<![CDATA[I'm currently working out how feasible computer based language-learning-type software using synthesised speech would be. Speech synthesis has improved a great deal recently and although it's still not as good as a real person (although I believe it could be soon – at least for non-emotive situation) it could just good enough.
The traditional way to generate speech with a computer is algorithmically. Essentially someone works out how to overlay tones with different pitches and wave-shapes to form each sound. The newer way is to actually record each sound manually and essentially play them back one after the other.
There are more stages it to it than that – assuming you don’t want to write the speech phonetically (in IPA for instance) there also needs to be a way of turning text into phonetic information. This is usually half dictionary based for common words and syllables and half rule based (to avoid having a big dictionary and for coping with languages constantly expanding and evolving).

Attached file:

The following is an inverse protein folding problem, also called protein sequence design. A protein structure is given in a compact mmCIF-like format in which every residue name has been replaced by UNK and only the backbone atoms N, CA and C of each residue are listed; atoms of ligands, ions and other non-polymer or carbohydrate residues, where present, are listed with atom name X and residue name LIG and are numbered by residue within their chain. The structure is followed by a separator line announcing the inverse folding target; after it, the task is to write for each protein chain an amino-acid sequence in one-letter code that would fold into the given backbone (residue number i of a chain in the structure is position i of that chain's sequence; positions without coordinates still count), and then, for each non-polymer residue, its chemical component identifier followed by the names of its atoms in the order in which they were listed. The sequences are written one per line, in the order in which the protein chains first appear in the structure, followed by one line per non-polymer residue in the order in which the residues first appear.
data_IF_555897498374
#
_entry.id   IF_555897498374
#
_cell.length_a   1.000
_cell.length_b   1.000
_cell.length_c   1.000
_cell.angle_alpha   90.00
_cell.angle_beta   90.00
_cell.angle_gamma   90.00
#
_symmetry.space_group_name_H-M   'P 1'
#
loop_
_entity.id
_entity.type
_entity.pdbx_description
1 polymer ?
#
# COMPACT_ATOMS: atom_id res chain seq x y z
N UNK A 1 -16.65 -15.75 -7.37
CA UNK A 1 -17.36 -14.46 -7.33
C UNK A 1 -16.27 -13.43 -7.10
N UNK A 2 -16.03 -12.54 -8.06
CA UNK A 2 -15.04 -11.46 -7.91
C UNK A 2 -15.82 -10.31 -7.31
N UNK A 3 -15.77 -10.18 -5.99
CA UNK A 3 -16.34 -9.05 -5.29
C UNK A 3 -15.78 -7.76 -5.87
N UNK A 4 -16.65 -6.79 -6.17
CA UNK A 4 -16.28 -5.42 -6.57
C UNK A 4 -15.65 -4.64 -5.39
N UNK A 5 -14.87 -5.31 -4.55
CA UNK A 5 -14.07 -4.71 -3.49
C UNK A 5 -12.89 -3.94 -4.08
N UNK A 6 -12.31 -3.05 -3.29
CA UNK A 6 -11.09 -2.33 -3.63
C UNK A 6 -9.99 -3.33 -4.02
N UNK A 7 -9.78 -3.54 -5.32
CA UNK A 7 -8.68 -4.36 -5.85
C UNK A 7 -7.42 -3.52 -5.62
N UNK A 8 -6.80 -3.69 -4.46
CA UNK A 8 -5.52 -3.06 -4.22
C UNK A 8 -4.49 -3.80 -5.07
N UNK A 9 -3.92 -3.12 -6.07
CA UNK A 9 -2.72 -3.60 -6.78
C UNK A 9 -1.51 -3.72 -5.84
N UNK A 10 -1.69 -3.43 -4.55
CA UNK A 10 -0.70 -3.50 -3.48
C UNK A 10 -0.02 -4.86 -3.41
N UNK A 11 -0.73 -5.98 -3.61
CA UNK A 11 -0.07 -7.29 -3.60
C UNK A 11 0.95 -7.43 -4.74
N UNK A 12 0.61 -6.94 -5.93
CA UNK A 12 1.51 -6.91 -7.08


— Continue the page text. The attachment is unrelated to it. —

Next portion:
So we now have technology (almost freely available) that can produce speech that is good enough given the correct phonetic information – it’s the actualy language processing that is problematic. Most of the work is done by American companies and therefore most of the work is done processing English (American English at that).
This is not an insurmountable problem. The engine I’ve been playing with (available as an addin to Internet Explorer and as standard on Windows Vista) works fairly well with foreign words transcribed in dodgy-phonetic English. For example to get it to pronounce “Entshuldigung” (German) correctly you need to type “Enshooldicken”). This is workable for an semi-automated system – it could include a dictionary of sorts replacing words with their English-phonetics version.
I know the whole of this article is rather rambling – I’ll post something more readable later 😛
TTS, language learning, text-to-speech, SASDK, speech synthesis, speech recognition, German]]>